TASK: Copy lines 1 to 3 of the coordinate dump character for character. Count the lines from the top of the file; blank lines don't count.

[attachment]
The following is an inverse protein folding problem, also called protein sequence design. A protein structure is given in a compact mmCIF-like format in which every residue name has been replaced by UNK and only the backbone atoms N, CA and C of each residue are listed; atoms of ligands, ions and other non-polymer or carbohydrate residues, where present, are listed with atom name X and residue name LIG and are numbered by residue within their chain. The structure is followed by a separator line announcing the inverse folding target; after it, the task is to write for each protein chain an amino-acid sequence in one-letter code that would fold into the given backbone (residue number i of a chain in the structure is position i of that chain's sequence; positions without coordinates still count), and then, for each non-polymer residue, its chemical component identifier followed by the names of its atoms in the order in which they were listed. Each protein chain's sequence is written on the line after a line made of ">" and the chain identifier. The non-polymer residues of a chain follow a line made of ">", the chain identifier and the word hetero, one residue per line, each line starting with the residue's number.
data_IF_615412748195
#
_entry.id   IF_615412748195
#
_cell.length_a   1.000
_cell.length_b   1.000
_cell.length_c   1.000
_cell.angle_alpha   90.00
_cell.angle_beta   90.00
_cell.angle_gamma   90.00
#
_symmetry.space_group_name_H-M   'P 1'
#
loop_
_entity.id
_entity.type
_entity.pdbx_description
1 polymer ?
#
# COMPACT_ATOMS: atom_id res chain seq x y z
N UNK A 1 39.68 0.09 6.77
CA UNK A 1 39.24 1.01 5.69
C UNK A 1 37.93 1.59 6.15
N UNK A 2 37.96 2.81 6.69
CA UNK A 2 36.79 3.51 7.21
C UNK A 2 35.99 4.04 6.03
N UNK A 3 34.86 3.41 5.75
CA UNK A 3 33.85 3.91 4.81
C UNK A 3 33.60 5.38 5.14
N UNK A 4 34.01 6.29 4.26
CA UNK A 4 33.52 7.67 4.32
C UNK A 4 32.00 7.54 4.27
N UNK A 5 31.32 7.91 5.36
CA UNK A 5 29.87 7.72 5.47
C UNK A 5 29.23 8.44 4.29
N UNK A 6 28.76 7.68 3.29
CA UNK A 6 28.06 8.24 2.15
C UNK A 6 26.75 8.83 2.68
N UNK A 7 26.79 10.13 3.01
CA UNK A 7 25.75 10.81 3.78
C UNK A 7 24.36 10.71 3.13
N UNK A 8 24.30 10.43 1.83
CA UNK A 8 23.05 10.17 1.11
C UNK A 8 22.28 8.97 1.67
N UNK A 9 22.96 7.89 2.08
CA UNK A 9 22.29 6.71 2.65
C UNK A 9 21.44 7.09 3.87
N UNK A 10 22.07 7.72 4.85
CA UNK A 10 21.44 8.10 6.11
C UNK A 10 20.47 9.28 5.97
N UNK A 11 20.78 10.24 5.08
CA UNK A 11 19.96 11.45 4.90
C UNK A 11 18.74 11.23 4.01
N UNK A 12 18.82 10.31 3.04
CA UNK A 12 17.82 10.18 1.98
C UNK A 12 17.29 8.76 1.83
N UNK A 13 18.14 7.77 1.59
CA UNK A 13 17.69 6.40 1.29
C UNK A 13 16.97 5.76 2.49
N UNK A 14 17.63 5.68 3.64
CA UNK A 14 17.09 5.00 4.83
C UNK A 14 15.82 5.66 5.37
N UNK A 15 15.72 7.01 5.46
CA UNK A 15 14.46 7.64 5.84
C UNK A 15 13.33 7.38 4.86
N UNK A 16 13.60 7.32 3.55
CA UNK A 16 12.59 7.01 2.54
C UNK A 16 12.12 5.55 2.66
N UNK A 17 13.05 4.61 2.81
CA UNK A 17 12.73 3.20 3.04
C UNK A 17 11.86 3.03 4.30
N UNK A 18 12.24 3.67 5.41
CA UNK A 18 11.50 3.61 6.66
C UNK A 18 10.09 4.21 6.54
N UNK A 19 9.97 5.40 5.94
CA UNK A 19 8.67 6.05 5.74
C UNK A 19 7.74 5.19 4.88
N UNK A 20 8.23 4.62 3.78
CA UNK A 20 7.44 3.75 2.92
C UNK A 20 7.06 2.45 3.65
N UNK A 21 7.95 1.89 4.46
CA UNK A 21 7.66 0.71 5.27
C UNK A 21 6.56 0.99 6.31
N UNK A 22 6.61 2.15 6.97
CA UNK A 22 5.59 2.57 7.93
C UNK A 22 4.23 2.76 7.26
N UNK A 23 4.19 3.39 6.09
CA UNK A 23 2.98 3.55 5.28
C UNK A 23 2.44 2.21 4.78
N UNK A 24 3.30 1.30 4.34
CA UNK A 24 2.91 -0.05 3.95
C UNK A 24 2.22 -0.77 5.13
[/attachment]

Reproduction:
The following is an inverse protein folding problem, also called protein sequence design. A protein structure is given in a compact mmCIF-like format in which every residue name has been replaced by UNK and only the backbone atoms N, CA and C of each residue are listed; atoms of ligands, ions and other non-polymer or carbohydrate residues, where present, are listed with atom name X and residue name LIG and are numbered by residue within their chain. The structure is followed by a separator line announcing the inverse folding target; after it, the task is to write for each protein chain an amino-acid sequence in one-letter code that would fold into the given backbone (residue number i of a chain in the structure is position i of that chain's sequence; positions without coordinates still count), and then, for each non-polymer residue, its chemical component identifier followed by the names of its atoms in the order in which they were listed. Each protein chain's sequence is written on the line after a line made of ">" and the chain identifier. The non-polymer residues of a chain follow a line made of ">", the chain identifier and the word hetero, one residue per line, each line starting with the residue's number.
data_IF_615412748195
#